A Stamp Duty Holiday Explained: Everything You Need to Know!
Stamp duty is one of the most hated and complicated parts of buying property in the UK. But it’s also one of the only taxes that are widely misunderstood by homeowners. To help you get to grips with it, we’ve created this guide on everything you need to know about stamp duty, including what stamp duty holiday is and when it expires.
Whether you’re an experienced homeowner or buying your first home, this guide will ensure you know your rights when it comes to this tax.
What is Stamp Duty?
Stamp duty is a tax that the government imposes on documents that transfer ownership of property, buildings, or shares. It’s also sometimes referred to as stamp duty land tax (SDLT). The more expensive the property, the higher the stamp duty that you’ll have to pay.
For example, if you’re buying a property worth £250,000, stamp duty might cost around £5,000. On a house worth £1 million, however, it could be around 100 000 UK£.
As of today, only the people of England and Northern Ireland will enjoy this stamp duty holiday since Scotland and Wales have their own property taxes (Land & Buildings Transaction Tax in Scotland, and Land Transaction Tax in Wales).
What is Stamp Duty Holiday?
The Stamp Duty Holiday, which is tax-free for a limited time in order to incentivize homeownership, began in July 2020 and ran until 30 June 2021. This applied to any homes that cost less than £500,000 before 1 July 2021.
Stamp Duty Land Tax has been temporarily increased for people who own property worth more than the previous nil rate band, so it’s likely going to apply to homeowners, with SDLT rates dropping as a result.
Rather than ending on March 31st, 2021, the temporary nil rate band of £500,000 will be in place until June 30th, 2021. Beginning July 1st, 2021 to September 30th, 2021, the nil rate band will be £250,000. On October 1, 2021, the nil rate band will go back to the regular amount of £125,000.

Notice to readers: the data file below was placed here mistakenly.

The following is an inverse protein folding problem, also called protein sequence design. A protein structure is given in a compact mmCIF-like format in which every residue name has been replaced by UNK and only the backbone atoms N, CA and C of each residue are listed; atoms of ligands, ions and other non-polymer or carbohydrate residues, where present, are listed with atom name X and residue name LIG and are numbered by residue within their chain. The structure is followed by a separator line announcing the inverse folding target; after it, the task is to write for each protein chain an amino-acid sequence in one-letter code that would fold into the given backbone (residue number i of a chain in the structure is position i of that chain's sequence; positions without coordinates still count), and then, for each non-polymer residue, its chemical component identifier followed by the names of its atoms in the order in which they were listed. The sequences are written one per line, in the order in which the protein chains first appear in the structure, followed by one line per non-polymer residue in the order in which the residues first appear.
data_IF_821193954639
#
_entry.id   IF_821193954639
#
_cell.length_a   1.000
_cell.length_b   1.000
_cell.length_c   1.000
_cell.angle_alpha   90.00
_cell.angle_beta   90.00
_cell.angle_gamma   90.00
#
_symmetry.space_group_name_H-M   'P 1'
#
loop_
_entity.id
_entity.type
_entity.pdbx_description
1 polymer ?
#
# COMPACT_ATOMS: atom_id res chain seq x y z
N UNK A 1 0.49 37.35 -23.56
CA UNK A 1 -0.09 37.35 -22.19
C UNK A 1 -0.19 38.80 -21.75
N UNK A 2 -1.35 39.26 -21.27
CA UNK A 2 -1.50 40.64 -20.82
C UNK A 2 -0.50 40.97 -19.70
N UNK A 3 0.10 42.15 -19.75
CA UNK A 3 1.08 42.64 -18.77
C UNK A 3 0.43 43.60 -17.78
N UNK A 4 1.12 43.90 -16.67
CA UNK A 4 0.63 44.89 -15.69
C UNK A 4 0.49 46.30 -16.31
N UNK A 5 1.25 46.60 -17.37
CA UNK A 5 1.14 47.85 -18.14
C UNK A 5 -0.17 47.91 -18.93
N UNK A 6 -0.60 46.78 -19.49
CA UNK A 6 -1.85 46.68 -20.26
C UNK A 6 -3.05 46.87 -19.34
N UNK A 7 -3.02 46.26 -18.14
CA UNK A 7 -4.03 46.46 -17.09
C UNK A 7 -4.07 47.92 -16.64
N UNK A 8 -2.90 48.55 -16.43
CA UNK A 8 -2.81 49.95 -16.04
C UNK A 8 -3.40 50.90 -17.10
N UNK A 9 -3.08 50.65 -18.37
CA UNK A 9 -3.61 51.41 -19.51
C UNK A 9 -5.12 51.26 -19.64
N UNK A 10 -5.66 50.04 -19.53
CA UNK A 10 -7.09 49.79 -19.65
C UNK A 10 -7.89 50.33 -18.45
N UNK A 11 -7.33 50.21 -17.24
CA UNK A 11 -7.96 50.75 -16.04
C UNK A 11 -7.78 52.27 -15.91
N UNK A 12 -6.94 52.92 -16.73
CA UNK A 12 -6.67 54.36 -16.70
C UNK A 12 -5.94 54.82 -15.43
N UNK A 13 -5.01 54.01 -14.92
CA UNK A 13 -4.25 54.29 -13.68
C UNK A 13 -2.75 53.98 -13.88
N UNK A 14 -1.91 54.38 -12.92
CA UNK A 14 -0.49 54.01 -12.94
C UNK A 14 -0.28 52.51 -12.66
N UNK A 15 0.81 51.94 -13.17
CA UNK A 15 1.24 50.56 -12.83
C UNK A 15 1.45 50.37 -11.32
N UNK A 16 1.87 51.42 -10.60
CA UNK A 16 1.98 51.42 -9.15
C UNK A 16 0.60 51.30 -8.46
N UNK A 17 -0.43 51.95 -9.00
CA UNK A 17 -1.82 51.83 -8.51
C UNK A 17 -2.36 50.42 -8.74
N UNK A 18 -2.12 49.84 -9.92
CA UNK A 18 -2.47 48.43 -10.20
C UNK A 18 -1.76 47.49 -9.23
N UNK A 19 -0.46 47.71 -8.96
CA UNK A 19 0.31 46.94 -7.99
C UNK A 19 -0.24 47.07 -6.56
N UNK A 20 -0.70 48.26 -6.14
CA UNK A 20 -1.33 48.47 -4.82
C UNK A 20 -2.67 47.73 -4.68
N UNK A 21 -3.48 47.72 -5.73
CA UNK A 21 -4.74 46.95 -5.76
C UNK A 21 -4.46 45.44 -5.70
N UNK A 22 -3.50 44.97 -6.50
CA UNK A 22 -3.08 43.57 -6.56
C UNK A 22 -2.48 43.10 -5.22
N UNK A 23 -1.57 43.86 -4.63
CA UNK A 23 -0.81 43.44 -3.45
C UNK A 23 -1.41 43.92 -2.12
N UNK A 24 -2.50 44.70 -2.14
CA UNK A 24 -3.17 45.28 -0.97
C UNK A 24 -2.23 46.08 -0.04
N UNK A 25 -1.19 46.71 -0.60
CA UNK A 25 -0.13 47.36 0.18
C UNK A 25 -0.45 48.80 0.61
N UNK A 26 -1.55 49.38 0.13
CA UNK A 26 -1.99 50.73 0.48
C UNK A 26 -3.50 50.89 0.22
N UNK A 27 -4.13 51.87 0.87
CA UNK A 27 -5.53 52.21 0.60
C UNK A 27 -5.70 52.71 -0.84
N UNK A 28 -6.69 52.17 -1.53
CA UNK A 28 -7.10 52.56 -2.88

How Does The Stamp Duty Holiday Work?
Stamp duty is a kind of tax you have to pay when you buy a property. This typically means that the landowner pays stamp duty, which is then reclaimed from the buyer. But, there are occasions when it’s not this way round and the buyer has to cough up all or some of the money for stamp duty too.
So what is a stamp duty holiday?
It’s an exemption from paying the usual level of stamp duty. In other words, if you’re buying a house during this time, you’ll only need to pay £125 on top of your purchase price rather than £250 or more.
Are Second Home Buyers Affected By This Tax Cut?
No, the tax cut applies only to purchases of a home made by first-time buyers. If you are already a homeowner and are looking to purchase your second home, this stamp duty holiday is not for you. The other factor that will come into play when considering the benefits of this reduced tax on property purchases is how long it will last.
With Brexit looming over us, no one knows what’s going to happen in regards to taxes or tariffs. For example, if it were announced that we would be leaving the EU without a deal in place, then most likely our government would end any kind of reduction in taxes and tariffs at once – even if it meant breaking an election promise.
Stamp Duty Holiday: Will It Benefit Buyers or Sellers?
Stamp duty holidays benefit buyers since it is buyers who pay the tax. Still, the evidence from 2008 leads me to conclude that many homeowners actually make money when property values increase.
Considering that their buyer won’t have to pay stamp duty means their price doesn’t have to be as high. They may especially consider it an incentive to keep their asking price high for properties costing a lot more.
Stamp duty can be in the tens of thousands, depending on how much a property costs. It really depends on who negotiates the best between the buyers and sellers as to who ultimately benefits. In the end, it’s likely that half of the difference in stamp duty will go to the sellers.
What Are Stamp Duty Rates from 1 October 2021?
Now that the holiday is over, the Stamp Duty rates are returning to what they were before 8 July 2020. If you’re buying a property to live in it, these are the rates
|Property price||Stamp duty rate|
|up to £125,000||Zero|
|portion from £125,001 to £250,000||2%|
|portion from £250,0001 to £925,000||5%|
|portion from £925,001 to £1.5 million||10%|
|remaining amount above £1.5 million||12%|
To continue with the previous example, if you buy a house for £750,000, the SDLT will be
0% on the first £125,000
2% on the next £125,000 = £2,500
5% on the remaining £500,000 = £25,000
Total SDLT = £27,500
You will also have to pay SDLT if you’re buying a shared ownership property. If you’re buying an additional residential property, such as a holiday home, you will usually have to pay 3% on top of SDLT.
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